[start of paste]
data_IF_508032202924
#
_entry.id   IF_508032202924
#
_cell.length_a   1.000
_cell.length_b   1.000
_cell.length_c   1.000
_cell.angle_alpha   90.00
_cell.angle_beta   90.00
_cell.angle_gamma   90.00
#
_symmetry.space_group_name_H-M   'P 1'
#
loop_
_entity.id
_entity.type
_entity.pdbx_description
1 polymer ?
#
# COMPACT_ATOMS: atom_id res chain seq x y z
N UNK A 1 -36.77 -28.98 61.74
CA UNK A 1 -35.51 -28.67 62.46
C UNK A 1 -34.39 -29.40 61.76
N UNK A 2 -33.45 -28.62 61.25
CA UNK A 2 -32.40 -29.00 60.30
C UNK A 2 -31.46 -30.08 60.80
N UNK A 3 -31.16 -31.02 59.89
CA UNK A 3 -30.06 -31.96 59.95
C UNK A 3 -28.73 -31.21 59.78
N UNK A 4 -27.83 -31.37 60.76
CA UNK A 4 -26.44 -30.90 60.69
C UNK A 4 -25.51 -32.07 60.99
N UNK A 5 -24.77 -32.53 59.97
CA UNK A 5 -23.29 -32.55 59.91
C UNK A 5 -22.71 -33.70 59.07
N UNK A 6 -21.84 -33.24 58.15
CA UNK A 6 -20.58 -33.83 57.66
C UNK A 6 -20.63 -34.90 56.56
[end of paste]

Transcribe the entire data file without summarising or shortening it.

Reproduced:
data_IF_508032202924
#
_entry.id   IF_508032202924
#
_cell.length_a   1.000
_cell.length_b   1.000
_cell.length_c   1.000
_cell.angle_alpha   90.00
_cell.angle_beta   90.00
_cell.angle_gamma   90.00
#
_symmetry.space_group_name_H-M   'P 1'
#
loop_
_entity.id
_entity.type
_entity.pdbx_description
1 polymer ?
#
# COMPACT_ATOMS: atom_id res chain seq x y z
N UNK A 1 -36.77 -28.98 61.74
CA UNK A 1 -35.51 -28.67 62.46
C UNK A 1 -34.39 -29.40 61.76
N UNK A 2 -33.45 -28.62 61.25
CA UNK A 2 -32.40 -29.00 60.30
C UNK A 2 -31.46 -30.08 60.80
N UNK A 3 -31.16 -31.02 59.89
CA UNK A 3 -30.06 -31.96 59.95
C UNK A 3 -28.73 -31.21 59.78
N UNK A 4 -27.83 -31.37 60.76
CA UNK A 4 -26.44 -30.90 60.69
C UNK A 4 -25.51 -32.07 60.99
N UNK A 5 -24.77 -32.53 59.97
CA UNK A 5 -23.29 -32.55 59.91
C UNK A 5 -22.71 -33.70 59.07
N UNK A 6 -21.84 -33.24 58.15
CA UNK A 6 -20.58 -33.83 57.66
C UNK A 6 -20.63 -34.90 56.56